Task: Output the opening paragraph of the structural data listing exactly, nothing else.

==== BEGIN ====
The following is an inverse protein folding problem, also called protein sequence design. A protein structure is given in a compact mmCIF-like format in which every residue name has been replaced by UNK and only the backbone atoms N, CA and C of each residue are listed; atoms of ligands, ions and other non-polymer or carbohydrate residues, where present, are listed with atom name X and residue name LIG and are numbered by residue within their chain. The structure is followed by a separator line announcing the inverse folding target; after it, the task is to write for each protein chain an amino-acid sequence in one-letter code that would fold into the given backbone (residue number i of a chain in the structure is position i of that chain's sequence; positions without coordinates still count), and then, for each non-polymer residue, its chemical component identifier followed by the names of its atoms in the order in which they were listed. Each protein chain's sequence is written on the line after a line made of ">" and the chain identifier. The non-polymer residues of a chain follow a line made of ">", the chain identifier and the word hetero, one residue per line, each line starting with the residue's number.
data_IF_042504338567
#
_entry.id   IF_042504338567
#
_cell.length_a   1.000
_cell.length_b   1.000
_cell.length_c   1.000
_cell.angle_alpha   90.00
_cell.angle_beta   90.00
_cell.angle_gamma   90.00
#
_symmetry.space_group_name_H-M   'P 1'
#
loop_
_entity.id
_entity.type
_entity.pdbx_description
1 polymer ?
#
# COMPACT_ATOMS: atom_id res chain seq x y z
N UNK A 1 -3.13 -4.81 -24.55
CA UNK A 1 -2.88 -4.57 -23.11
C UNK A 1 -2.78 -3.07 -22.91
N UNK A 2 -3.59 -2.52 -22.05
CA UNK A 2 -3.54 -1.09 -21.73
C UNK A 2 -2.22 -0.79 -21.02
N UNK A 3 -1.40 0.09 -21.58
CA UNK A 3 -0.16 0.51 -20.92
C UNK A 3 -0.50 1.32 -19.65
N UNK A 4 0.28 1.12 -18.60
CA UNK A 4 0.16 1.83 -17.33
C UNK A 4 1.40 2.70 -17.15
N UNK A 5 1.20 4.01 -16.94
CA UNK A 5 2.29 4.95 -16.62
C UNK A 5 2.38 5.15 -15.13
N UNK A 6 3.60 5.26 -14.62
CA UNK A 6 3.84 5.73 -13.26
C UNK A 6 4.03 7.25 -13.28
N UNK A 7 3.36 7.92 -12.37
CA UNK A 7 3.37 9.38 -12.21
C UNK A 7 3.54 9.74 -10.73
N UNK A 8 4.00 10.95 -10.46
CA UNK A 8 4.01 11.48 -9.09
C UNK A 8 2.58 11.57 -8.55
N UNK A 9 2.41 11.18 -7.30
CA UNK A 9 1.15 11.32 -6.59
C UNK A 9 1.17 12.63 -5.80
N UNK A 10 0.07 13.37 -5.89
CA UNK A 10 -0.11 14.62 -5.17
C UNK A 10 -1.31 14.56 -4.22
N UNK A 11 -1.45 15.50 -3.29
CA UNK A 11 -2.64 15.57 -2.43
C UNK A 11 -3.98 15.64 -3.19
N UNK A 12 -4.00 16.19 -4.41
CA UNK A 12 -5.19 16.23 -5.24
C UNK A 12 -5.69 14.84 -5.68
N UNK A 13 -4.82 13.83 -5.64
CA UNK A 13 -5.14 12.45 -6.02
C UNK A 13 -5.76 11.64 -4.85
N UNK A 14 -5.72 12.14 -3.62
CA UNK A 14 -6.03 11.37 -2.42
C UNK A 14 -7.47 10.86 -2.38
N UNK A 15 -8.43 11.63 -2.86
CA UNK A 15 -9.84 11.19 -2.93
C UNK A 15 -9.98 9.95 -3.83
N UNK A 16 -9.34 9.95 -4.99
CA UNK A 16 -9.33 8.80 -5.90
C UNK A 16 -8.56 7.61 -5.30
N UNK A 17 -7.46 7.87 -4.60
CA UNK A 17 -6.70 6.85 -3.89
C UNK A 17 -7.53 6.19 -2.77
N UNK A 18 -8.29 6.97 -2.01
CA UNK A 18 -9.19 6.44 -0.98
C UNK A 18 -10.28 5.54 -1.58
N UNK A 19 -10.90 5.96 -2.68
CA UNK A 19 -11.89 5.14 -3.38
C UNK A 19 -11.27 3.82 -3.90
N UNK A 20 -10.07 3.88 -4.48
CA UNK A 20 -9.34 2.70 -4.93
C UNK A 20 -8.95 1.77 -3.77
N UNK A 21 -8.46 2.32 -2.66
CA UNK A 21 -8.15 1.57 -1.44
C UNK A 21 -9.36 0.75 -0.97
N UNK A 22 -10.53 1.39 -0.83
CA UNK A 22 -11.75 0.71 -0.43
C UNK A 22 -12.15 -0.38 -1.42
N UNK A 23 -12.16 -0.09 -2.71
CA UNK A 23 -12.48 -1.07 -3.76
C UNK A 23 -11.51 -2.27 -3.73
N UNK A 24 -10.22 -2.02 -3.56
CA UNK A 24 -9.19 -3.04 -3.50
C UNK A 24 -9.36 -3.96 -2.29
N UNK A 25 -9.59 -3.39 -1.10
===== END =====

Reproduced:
The following is an inverse protein folding problem, also called protein sequence design. A protein structure is given in a compact mmCIF-like format in which every residue name has been replaced by UNK and only the backbone atoms N, CA and C of each residue are listed; atoms of ligands, ions and other non-polymer or carbohydrate residues, where present, are listed with atom name X and residue name LIG and are numbered by residue within their chain. The structure is followed by a separator line announcing the inverse folding target; after it, the task is to write for each protein chain an amino-acid sequence in one-letter code that would fold into the given backbone (residue number i of a chain in the structure is position i of that chain's sequence; positions without coordinates still count), and then, for each non-polymer residue, its chemical component identifier followed by the names of its atoms in the order in which they were listed. Each protein chain's sequence is written on the line after a line made of ">" and the chain identifier. The non-polymer residues of a chain follow a line made of ">", the chain identifier and the word hetero, one residue per line, each line starting with the residue's number.